# KL-divergence between two products

Given factorizations of two joint densities $p(x_1,...,x_n)=\prod_{i=1}^n p(x_i\mid \textrm{cond}(x_i))$ and $q(x_1,...,x_n)=\prod_{i=1}^n q(x_i\mid \textrm{cond}(x_i))$, where $\textrm{cond}(\bullet)$ denotes the set of conditioning variables, does the KL-divergence decompose, i.e., does

$\textrm{KL}(p\Vert q)= \sum_{i=1}^n \textrm{KL}\left(p(x_i\mid \textrm{cond}(x_i))\ \Vert\ q(x_i\mid \textrm{cond}(x_i))\right)$

hold?

• If it makes things easier, you can assume $\textrm{cond}(x_i) \in \{x_1,\ldots,x_n\}$ . More generally, the two factorisations are Bayesian networks, which means that $\textrm{cond}(x_i)$ can be any subset of $\{x_1,\ldots,x_n\}$ so that the induced graph structure is a directed acyclic graph. – ASML Jan 23 '16 at 14:23
• How do you define $\textrm{KL}\left(p(x_i\mid \textrm{cond}(x_i))\ \Vert\ q(x_i\mid \textrm{cond}(x_i))\right)$ ? The ambiguous part is how you integrate out the $cond(x_i)$ variables in there – Guillaume Dehaene Feb 3 '16 at 13:42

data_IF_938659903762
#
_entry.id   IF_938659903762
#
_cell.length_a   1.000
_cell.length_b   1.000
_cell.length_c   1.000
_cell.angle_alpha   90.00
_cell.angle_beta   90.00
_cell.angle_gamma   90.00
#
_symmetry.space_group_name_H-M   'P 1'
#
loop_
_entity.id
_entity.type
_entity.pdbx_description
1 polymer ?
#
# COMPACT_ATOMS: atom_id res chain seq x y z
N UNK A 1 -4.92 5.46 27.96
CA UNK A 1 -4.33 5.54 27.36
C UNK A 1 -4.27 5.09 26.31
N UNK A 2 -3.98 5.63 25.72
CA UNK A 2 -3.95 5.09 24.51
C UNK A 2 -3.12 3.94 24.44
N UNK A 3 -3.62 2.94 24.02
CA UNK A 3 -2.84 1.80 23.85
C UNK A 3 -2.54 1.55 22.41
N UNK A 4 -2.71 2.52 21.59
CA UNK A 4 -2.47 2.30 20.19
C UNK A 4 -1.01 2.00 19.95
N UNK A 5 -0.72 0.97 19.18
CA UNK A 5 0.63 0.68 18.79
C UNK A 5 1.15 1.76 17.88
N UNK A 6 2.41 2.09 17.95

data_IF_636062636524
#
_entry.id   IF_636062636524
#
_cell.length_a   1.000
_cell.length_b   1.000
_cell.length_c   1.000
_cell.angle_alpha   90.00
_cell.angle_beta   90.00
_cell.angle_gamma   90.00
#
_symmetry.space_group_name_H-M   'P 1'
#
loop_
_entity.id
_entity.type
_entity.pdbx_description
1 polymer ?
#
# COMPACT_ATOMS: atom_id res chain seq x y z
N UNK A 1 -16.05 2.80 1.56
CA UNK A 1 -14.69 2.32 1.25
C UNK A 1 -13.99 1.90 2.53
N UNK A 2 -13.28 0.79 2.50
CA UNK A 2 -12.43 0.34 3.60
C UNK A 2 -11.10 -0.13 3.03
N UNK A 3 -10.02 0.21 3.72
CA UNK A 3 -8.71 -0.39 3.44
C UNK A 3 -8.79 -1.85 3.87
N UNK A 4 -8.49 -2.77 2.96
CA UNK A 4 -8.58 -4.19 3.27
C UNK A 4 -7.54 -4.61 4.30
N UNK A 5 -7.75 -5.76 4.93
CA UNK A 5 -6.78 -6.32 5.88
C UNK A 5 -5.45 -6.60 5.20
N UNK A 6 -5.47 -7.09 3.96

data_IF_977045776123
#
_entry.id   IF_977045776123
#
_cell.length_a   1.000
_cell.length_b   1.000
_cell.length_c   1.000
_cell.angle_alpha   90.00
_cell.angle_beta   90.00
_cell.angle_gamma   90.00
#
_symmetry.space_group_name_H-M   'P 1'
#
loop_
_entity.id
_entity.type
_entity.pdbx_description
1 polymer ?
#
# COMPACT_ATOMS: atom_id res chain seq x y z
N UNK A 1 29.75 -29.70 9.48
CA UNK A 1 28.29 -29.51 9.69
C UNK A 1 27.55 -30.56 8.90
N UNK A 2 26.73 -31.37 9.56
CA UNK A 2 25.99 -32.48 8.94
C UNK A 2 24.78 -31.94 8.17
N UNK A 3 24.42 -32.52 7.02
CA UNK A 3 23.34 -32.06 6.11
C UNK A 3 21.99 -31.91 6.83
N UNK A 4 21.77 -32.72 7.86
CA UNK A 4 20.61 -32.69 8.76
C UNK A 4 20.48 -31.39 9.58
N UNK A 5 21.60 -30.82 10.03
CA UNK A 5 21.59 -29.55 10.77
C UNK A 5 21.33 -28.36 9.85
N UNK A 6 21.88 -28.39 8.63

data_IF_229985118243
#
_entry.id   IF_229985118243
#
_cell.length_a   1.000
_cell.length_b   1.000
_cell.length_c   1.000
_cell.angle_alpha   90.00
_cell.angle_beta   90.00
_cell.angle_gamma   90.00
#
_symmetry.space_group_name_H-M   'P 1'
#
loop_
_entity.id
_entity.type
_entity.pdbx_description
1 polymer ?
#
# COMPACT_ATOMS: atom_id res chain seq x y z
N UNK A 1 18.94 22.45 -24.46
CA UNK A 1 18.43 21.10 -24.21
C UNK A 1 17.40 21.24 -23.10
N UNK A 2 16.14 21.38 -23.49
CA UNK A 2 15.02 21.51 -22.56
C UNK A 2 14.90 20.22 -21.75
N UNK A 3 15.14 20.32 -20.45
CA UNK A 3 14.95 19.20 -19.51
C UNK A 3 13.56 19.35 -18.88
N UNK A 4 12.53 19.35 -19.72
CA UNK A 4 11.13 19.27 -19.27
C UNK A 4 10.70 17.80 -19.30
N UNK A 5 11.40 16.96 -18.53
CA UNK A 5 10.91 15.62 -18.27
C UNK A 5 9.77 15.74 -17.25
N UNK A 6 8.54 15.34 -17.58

Assuming the set of conditioning variables $$\text{cond}_i = \text{cond}(x_i)$$ depends only on the index $$i$$ and not on the value of $$x_i$$, we have \begin{align*} \textrm{KL}(p\Vert q) &= \sum_{i=1}^n \mathbb{E}_{p(x_1, \dots, x_n)} \log \left(\frac{p(x_i\mid \textrm{cond}_i)}{q(x_i\mid \textrm{cond}_i)} \right) \\ &= \sum_{i=1}^n \mathbb{E}_{p(x_i, \text{cond}_i)} \log \left(\frac{p(x_i\mid \textrm{cond}_i)}{q(x_i\mid \textrm{cond}_i)} \right) \\ &= \sum_{i=1}^n \mathbb{E}_{p(\text{cond}_i)} \mathbb{E}_{p(x_i \mid \text{cond}_i)} \log \left(\frac{p(x_i\mid \textrm{cond}_i)}{q(x_i\mid \textrm{cond}_i)} \right) \\ &= \sum_{i=1}^n \mathbb{E}_{p(\text{cond}_i)} \text{KL}\left(p(x_i\mid \textrm{cond}_i) \mid\mid q(x_i\mid \textrm{cond}_i) \right) \\ \end{align*}